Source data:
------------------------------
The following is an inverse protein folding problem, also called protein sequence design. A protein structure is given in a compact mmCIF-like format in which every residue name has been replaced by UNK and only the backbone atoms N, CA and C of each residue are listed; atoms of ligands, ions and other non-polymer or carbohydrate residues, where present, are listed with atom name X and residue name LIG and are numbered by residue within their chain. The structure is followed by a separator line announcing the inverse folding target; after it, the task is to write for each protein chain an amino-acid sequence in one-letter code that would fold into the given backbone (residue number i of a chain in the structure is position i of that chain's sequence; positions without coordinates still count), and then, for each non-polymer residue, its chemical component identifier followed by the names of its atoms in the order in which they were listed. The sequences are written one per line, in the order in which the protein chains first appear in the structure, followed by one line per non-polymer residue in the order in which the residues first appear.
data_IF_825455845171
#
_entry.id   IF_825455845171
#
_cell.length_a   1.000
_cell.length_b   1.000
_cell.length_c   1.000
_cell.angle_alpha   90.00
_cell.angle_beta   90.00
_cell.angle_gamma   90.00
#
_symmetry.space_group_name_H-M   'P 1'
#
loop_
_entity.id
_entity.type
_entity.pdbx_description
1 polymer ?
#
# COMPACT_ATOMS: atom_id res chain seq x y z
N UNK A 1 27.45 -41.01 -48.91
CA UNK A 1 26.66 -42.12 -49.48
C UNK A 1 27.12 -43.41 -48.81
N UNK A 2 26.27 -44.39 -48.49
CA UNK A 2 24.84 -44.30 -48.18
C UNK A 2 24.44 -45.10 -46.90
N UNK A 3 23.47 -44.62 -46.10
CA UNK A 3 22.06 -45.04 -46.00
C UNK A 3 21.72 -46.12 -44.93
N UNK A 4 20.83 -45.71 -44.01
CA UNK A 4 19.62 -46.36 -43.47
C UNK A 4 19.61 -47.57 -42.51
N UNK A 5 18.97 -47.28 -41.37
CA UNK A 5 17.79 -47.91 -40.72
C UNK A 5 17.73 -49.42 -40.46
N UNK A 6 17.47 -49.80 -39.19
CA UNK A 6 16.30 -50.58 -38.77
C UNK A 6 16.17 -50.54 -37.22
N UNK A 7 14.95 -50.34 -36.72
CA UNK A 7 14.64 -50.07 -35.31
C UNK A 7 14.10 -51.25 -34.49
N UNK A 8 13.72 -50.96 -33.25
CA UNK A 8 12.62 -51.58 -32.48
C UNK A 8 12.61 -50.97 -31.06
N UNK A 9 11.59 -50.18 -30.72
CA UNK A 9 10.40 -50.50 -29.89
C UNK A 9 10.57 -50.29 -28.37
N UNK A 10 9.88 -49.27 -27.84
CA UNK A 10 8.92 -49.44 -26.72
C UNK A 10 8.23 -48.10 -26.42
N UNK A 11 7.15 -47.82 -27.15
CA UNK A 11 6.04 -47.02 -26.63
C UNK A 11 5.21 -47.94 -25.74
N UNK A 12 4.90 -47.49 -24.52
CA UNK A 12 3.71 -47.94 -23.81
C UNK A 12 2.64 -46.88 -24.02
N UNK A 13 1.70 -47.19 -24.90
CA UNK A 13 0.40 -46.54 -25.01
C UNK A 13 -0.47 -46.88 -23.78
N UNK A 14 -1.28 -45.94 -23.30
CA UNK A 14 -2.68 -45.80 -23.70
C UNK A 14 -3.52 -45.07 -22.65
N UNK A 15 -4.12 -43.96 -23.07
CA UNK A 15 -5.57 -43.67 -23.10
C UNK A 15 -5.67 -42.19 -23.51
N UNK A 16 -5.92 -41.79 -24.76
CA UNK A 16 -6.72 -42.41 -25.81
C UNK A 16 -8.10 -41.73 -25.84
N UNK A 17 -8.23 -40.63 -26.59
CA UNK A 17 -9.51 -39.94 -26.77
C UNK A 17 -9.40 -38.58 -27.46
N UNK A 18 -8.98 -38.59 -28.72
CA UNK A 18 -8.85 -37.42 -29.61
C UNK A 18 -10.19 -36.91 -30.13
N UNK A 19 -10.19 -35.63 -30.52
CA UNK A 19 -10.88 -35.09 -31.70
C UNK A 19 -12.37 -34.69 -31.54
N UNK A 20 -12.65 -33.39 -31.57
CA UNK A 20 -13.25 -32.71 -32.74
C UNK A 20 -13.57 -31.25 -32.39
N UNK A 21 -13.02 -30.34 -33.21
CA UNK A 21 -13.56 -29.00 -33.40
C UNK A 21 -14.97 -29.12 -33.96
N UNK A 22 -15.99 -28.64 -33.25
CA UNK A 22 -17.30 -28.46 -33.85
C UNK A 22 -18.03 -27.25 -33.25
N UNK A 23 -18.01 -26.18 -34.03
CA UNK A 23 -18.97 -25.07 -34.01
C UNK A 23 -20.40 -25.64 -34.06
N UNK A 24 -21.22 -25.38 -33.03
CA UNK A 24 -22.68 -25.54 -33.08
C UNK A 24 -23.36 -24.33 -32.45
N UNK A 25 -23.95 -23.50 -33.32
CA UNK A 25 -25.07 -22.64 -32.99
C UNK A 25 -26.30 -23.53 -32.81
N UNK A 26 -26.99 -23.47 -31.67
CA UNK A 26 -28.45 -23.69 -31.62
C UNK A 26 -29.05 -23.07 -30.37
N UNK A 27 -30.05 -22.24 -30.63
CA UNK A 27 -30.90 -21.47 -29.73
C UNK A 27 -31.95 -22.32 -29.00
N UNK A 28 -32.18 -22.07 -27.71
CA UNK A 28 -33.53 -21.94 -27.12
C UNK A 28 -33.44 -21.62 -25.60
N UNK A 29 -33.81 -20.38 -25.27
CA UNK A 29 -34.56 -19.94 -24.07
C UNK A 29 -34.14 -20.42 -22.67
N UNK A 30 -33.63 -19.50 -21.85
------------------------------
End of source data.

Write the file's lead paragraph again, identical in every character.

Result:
The following is an inverse protein folding problem, also called protein sequence design. A protein structure is given in a compact mmCIF-like format in which every residue name has been replaced by UNK and only the backbone atoms N, CA and C of each residue are listed; atoms of ligands, ions and other non-polymer or carbohydrate residues, where present, are listed with atom name X and residue name LIG and are numbered by residue within their chain. The structure is followed by a separator line announcing the inverse folding target; after it, the task is to write for each protein chain an amino-acid sequence in one-letter code that would fold into the given backbone (residue number i of a chain in the structure is position i of that chain's sequence; positions without coordinates still count), and then, for each non-polymer residue, its chemical component identifier followed by the names of its atoms in the order in which they were listed. The sequences are written one per line, in the order in which the protein chains first appear in the structure, followed by one line per non-polymer residue in the order in which the residues first appear.